As an afterthought, during 1986, Prince even found time to give away one of his most snappy songs to the all-girl group, The Bangles. Manic Monday can be found on their album, A Different Light and was a British top 10 hit. This album is another favourite from my 80’s collection, well worth hearing. Also by now, Prince, having earned his reputation for overtly sexual lyrics, was actually toning down his material. A relief for those teens who wanted to be able to play their Prince albums in front of their parents, but a side-effect was that some later songs suffered from sappy sugar coated lyrics that cloyed somewhat. “Everybody’s looking for Graffiti Bridge”, indeed. Are we?! For now, Parade is safe from such manifestations, and his artistic reputation was restored. However sales for Around The World In A Day, Parade and the Sign “O” The Times were all pretty similar, at 4-5 million each. In the 1980’s to reach number 1, records needed to sell much more than today, so it’s a sobering thought that these figures were actually a worry to greedy record company executives.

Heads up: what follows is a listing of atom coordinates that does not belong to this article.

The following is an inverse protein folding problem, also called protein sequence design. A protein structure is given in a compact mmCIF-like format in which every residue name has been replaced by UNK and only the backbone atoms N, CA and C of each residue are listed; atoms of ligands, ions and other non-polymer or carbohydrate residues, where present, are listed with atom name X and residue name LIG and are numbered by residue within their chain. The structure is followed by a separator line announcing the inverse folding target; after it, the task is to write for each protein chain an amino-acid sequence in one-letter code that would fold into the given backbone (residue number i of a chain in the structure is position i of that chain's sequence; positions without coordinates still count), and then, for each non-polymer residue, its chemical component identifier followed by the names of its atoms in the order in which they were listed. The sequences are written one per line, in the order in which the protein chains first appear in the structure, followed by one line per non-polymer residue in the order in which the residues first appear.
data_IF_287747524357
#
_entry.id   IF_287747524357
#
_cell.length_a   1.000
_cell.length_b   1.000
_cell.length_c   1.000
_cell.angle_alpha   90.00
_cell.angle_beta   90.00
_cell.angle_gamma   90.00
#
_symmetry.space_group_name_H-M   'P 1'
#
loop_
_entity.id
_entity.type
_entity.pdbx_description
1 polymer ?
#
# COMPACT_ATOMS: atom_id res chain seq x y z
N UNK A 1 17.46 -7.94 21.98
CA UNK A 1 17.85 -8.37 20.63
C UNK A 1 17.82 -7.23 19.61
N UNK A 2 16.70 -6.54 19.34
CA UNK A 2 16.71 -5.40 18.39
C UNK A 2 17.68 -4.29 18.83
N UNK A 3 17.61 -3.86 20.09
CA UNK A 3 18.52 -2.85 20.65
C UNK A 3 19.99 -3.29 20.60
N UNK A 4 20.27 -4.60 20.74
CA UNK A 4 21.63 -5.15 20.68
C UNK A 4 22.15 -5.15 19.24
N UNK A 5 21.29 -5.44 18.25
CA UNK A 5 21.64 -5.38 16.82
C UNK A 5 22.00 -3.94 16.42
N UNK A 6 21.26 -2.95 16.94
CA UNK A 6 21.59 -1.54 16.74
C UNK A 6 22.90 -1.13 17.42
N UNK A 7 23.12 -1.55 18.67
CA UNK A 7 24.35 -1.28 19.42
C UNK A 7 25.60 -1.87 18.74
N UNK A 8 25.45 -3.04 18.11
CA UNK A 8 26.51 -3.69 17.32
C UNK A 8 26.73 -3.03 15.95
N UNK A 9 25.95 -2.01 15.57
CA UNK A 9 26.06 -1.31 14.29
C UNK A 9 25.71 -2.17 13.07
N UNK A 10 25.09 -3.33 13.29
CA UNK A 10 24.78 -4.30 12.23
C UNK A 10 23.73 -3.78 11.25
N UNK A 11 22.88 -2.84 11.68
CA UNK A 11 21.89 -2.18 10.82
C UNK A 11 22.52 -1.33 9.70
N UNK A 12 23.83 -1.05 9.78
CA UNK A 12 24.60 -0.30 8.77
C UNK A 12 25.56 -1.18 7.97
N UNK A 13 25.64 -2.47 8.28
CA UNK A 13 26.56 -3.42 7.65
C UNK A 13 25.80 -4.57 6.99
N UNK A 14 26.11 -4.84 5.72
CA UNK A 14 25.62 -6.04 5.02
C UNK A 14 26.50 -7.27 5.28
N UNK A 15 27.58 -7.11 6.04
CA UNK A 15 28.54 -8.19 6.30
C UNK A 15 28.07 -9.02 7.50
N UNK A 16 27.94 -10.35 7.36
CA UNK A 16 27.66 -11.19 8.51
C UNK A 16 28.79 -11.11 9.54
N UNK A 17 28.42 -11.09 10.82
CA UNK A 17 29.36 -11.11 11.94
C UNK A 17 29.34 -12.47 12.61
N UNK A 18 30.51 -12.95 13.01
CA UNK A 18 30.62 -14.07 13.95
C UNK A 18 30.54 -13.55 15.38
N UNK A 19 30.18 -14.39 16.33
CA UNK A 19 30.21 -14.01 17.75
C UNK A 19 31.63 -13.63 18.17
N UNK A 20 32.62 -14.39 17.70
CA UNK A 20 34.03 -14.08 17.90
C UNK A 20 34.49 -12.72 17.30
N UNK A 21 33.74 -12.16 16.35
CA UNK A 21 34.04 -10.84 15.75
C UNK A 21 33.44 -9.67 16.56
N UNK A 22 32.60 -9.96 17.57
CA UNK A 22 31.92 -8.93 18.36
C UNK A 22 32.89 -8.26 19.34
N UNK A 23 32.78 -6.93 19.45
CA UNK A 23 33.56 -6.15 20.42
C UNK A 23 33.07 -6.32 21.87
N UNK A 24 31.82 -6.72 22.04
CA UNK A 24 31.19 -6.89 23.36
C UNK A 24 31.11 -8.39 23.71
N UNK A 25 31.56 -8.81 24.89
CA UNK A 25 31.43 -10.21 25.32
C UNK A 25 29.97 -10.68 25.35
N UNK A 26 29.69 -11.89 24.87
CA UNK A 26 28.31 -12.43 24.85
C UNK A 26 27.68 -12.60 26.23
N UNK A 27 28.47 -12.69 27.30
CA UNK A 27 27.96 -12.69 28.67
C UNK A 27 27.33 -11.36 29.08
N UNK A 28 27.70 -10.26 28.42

5. Sign “O” The Times (1987) Another double album, although unlike its forbear, 1999, this was not stuffed with 9-10 minute fillers but 3-4 minute commercial potential hits. Artistically we are on similar territory as Parade. Simply superb, containing as it does the Sheena Easton duet U Got The Look. Hi-fi enthusiasts, listen carefully to the live track, It’s Gonna Be A Beautiful Night. At one point Prince calls for the audience to do a Mexican Wave, and you can hear the audience clapping panning from side to side. Awesome!